Charity op shops stand to lose millions of dollars this holiday season disposing of rubbish and unusable donations over the Christmas holiday.
The National Association of Charitable Recycling Organisations (NACRO) has appealed to householders to make their donations of second-hand goods count this Christmas.
Planning on passing on those unwanted gifts to an op shop this year? Here’s what not to do.
NACRO chief executive oficer Kerryn Caulfield has asked those looking to donate consider whether it was something they would give to family or friends.
She said the lead-up to Christmas and the week following was the “peak dumping season”.
Making your donation count
- Ask yourself, would you give this item to a friend in need (i.e. it is clean, undamaged, and good quality)?
- Donate direct to the op shop during operating hours or call to arrange pick-up for larger items
- Put rubbish and damaged items in your rubbish bin
Some broken items, including a used bedpan, were left outside this donations bin at Deagon in Queensland. (Photo: ABC News/ Patrick Williams)
“Christmas is a hard time of year for many Australian families struggling with poverty, so donations of good quality goods are needed by the charities to raise funds so they can deliver their services,” Ms Caulfield said.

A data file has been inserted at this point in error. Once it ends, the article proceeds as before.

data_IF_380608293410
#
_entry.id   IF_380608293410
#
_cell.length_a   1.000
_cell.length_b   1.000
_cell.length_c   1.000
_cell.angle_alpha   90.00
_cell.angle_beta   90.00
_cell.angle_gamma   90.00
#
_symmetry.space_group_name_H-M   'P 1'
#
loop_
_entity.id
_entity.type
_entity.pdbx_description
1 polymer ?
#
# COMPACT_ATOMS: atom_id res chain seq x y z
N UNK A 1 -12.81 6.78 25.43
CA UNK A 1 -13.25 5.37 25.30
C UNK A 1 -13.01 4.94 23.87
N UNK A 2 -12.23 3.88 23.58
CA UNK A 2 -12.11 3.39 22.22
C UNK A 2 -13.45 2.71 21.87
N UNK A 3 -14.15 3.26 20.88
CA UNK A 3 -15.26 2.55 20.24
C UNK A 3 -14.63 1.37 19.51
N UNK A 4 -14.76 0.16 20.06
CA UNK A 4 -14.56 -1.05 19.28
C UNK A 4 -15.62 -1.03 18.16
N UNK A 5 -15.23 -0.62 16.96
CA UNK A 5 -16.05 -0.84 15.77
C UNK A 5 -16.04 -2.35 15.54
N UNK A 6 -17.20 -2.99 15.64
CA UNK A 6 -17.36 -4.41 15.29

“But giving unusable or broken goods to a charity bin or op shop is not a donation – it is dumping waste and the cost of disposal of this rubbish takes away funds needed for the charities’ community programs.”
She said useful items when properly donated included homewares, books, CDs, bedding, towels, and clothing.
“If you were to use it yourself or give it to a friend or family, then it’s good enough for donating,” she said
“But if it’s soiled or damaged in any way, then it’s not suitable for donation.”
She said those who donated unusable items fell into two categories – those who are uneducated on good donating practices and those who maliciously dump rubbish.
She said some of the worst offending items left outside donation bins included soiled baby nappies and kitchen waste.
“People have had prawn shells left over from Christmas dinner, wrapped them up and deposited them in a donation bin,” Ms Caulfield said.
“What it does is contaminate everything in the bin so everything is unusable.
“If they’re going away they think they don’t want it sitting in the bin at home, so for some reason they use a donation bin. It’s very hard to believe.